“The Deggoo group is an association of the youth of the Escale neighborhood of Oussouye, who have initiated this project in order to combat unemployment, migration from rural areas, the loss of security for young women and juvenile delinquency. The purpose of the loan is to provide all the traditional furniture craftsmen of the area with wood, as well as the producers of wooden pirogue boats for fishing on the high sea. We will go out and buy boards from the various sawmills of the region in order to meet the demand for wood, which far exceeds the supply in our area. We will set up a building to serve as a storeroom; in this way, therefore, we will start up and manage our wood-selling business.”
« Contexte du Projet: Le groupement Deggoo est une association de jeunes du quartier Escale à Oussouye qui à initié ce projet pour lutter contre le chômage, l’exode rural, la déperdition des filles et la délinquance juvénile
Objectifs du Prêt : De pouvoir ravitailler tous les menuisiers du département en bois et lutter contre le chômage, l’exode rural, la déperdition des filles et la délinquance juvénile
aussi les constructeurs de pirogues pour la pêche en haute mer.
Activités : Nous irons achetés des planche dans les différentes scieries de la région afin de pouvoir satisfaire la demande qui est très supérieur l’offre dans le département. Nous aménagerons un local qui nous servira de magasin de stock ; ainsi donc, nous mènerons nos activités commerciales de vente de planche. »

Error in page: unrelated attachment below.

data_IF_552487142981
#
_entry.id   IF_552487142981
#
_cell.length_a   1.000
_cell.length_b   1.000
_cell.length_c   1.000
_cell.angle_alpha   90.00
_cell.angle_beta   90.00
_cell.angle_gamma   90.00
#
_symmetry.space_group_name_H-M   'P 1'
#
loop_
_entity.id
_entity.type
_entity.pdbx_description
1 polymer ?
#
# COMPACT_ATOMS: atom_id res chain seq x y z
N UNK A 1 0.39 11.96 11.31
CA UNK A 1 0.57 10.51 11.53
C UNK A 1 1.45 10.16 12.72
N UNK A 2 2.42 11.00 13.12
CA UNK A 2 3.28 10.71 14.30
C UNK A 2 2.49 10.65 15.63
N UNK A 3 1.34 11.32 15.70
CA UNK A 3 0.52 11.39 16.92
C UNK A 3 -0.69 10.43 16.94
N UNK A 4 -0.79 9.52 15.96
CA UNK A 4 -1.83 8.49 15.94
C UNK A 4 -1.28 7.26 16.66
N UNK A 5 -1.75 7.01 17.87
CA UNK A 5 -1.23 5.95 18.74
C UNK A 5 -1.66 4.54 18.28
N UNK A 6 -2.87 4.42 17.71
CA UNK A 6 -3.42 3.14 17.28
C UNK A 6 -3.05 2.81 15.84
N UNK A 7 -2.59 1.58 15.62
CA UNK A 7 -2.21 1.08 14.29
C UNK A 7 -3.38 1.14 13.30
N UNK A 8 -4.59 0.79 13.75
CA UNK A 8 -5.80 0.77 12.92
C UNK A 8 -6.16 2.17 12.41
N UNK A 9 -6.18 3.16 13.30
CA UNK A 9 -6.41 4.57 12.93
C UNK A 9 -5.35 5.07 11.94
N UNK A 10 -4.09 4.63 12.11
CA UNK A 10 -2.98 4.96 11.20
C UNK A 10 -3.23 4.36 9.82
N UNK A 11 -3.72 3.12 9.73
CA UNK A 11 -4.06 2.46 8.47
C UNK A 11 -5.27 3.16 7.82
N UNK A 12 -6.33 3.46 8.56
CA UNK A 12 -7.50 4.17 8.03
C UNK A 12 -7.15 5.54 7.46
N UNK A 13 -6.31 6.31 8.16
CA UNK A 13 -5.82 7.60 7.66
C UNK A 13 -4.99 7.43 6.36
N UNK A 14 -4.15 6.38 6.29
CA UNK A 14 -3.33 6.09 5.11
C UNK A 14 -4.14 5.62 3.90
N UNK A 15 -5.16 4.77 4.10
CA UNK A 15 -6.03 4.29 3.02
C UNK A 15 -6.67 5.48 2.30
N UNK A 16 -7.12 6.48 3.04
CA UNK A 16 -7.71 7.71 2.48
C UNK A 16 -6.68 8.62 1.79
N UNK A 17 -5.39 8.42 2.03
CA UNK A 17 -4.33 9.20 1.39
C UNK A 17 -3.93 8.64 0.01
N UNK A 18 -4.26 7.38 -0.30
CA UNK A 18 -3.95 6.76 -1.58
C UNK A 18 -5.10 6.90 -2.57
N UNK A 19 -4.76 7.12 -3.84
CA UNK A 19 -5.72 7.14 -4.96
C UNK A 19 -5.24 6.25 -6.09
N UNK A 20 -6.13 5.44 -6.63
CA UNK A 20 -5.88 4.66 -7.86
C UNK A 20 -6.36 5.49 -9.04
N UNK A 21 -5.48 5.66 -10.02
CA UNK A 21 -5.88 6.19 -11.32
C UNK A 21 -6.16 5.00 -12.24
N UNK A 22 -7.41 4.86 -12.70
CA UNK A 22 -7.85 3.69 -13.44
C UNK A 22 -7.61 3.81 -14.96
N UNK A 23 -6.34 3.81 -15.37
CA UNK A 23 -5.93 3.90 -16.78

Senegal is one of the world’s poorest countries, yet its solid democratic tradition and highly developed associational life distinguish it from other countries in its income group. Especially remarkable are Senegal’s networks of rotating savings and credit associations, which provide the rural poor throughout the country with small loans to finance modest income-generating activities. Repayment rates within these groups are excellent, because they are based on local reputation and personal trust between the members. However, their financial resources are limited to the contributions of their members, frequently subsistence farmers with very little disposable income. This has prevented the traditional associations from meeting the demand for rural microenterprise loans and restricted their impact on the economic development of their communities. Senegal Ecovillage Microfinance (SEM) works with our partner organization CRESP to bridge this gap by linking traditional village credit associations with outside sources of finance.
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